An A-Z Guide To The Search For Plato's Atlantis

NEWS


Joining The Dots


Joining The Dots

I have now published my new book, Joining The Dots, which offers a fresh look at the Atlantis mystery. I have addressed the critical questions of when, where and who, using Plato's own words, tempered with some critical thinking and a modicum of common sense.


Learn More


Search

Recent Updates

Archive 2935

Sidis Archives

See also Animate and Inanimate Genders in Basque and Algonquin Languages 

 

Basque, Algonquin, and Atlantis

Compiled by Dan Mahony

 

“Incredible as it may seem, Euskara’s resemblance to Nahuatl and certain North American Indian languages, particularly Algonquin-Lenape, is unmistakable. … The Basque people themselves say they came from Atlaintika, a powerful maritime nation that sank into the Atlantic Ocean after a terrible cataclysm and from which a few survivors reached the Bay of Biscay and the Pyrenees mountains.”

 

Mahony, A Short Bibliography of Animate and Inanimate in Basque and Algonquin Languages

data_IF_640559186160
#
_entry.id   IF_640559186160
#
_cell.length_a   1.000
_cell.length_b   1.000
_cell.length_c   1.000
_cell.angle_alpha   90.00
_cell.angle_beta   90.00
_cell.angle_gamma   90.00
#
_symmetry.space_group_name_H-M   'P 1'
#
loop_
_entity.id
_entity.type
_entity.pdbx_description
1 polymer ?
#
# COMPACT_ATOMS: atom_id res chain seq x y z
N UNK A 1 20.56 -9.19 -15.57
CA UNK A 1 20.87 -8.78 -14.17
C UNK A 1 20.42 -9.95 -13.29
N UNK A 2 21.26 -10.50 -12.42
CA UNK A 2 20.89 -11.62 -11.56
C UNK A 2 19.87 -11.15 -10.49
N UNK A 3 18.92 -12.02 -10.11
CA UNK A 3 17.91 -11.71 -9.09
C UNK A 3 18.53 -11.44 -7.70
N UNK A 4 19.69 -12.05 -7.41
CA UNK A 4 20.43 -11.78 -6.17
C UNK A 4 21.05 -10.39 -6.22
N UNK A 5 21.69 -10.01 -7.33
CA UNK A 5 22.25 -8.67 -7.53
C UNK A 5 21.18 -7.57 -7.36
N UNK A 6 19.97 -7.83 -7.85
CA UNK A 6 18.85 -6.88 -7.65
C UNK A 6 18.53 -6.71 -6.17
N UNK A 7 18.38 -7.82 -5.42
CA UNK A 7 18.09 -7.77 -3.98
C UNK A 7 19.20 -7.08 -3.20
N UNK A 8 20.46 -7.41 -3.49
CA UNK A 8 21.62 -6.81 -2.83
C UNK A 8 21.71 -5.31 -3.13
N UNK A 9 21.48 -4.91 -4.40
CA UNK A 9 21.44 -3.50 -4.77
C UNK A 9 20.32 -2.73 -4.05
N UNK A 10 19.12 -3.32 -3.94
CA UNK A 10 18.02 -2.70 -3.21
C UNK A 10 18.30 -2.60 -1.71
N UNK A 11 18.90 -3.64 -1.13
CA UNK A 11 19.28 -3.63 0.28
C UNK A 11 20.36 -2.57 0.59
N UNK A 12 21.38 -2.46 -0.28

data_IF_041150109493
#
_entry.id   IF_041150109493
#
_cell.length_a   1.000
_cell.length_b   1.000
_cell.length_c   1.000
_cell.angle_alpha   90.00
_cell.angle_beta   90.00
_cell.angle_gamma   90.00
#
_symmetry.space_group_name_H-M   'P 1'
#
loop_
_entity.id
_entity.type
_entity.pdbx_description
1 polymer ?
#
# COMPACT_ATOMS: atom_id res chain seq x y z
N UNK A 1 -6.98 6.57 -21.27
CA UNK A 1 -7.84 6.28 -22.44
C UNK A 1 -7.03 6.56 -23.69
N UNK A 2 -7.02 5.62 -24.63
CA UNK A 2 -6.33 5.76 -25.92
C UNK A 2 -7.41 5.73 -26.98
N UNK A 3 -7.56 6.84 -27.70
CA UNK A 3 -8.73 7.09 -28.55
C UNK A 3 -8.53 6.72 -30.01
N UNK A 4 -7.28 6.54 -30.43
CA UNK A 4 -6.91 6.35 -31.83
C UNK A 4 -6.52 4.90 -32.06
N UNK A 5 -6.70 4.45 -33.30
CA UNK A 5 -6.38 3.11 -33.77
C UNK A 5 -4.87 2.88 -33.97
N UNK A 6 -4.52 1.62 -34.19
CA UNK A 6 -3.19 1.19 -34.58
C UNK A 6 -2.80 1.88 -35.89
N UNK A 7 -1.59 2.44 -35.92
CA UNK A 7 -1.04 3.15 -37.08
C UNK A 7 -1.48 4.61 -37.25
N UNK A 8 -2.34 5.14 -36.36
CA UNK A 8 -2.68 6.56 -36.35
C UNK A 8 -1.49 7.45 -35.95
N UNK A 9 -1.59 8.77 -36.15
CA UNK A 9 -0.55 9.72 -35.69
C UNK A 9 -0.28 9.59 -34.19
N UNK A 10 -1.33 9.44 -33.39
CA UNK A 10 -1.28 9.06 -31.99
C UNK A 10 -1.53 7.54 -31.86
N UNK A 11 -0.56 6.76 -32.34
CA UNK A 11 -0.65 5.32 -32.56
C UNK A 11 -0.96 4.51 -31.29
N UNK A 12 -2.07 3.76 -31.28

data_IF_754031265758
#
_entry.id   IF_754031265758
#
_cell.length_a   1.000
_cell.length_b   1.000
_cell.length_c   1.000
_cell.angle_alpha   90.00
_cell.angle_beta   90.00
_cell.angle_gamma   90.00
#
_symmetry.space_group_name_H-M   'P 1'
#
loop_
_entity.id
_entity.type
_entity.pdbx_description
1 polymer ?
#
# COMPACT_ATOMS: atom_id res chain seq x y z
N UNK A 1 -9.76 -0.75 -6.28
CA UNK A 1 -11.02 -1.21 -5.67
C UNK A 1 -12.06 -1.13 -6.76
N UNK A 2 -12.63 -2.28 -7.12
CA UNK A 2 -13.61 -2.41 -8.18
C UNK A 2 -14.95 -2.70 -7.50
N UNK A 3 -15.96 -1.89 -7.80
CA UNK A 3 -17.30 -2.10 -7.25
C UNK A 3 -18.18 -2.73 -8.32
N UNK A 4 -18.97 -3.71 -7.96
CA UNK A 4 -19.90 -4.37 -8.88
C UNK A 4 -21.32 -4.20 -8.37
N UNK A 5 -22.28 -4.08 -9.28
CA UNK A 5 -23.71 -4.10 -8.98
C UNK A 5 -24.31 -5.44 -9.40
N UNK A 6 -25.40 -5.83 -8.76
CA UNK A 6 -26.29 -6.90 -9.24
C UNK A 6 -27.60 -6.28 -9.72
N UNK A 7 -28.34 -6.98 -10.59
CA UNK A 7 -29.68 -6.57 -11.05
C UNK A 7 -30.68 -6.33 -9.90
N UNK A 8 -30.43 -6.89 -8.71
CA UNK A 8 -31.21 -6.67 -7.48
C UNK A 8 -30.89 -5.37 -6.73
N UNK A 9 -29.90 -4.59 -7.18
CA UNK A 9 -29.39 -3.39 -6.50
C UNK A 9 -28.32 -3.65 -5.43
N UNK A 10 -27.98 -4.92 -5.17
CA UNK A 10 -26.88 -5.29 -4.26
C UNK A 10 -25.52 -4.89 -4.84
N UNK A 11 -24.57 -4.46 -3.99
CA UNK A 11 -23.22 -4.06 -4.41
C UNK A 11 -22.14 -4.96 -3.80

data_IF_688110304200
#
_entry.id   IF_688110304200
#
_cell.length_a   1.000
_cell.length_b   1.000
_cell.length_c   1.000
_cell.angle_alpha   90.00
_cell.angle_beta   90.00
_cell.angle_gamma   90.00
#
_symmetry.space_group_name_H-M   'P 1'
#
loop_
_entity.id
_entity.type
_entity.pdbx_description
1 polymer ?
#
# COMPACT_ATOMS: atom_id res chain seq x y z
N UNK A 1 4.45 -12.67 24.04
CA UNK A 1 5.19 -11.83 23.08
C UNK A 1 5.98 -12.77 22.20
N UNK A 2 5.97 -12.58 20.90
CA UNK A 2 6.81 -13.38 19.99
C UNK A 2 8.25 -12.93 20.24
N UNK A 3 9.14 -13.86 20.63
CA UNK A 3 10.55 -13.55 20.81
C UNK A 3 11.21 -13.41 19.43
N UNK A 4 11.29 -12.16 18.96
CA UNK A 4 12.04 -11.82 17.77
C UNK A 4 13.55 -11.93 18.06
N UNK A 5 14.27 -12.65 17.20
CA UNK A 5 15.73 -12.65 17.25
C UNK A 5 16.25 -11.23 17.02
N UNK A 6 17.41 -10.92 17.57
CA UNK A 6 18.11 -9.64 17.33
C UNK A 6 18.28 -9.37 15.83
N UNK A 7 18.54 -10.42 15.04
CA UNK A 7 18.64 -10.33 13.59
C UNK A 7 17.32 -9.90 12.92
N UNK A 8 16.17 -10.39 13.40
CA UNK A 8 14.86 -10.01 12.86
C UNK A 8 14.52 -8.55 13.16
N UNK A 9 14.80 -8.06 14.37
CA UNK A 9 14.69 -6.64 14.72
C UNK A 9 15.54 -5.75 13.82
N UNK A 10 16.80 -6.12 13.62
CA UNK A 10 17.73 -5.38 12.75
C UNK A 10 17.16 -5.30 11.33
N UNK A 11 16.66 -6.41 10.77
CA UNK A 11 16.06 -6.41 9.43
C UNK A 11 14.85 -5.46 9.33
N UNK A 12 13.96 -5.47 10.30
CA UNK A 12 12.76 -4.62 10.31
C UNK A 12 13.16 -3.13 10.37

Abartiague, L’Atlantide et les Basques; essai de bibliographie, 1937   (In prep.)

 

Vinson, M. Julien    An Essay on the Basque Language

“THE Basque Language is one which is particularly attractive to specialists. Its place in the general series of idioms has at last been well defined—it is an agglutinative and incorporating language, with some tendency to polysynthetism. It consequently finds a place in the second great morphological linguistic group, between the Finnic and the North American family of languages.”

Flavin, Rick  Shake n Basque

“Basques, like the Norse as evidenced by the L’Anse Aux Meadows site in Newfoundland, had made it to the New World before Columbus! Some anthropologists go even further and suggest the Basques might be the direct, lineal descendants of Cro-Magnons from 30,000 or more years ago.”

atlantissource.com 

“Incredible as it may seem, Euskara’s resemblance to Nahuatl and certain North American Indian languages, particularly Algonquin-Lenape, is unmistakable. … The Basque people themselves say they came from Atlaintika, a powerful maritime nation that sank into the Atlantic Ocean after a terrible cataclysm and from which a few survivors reached the Bay of Biscay and the Pyrenees mountains.”

Buber’s Euskara Links 

 

A remarkable project…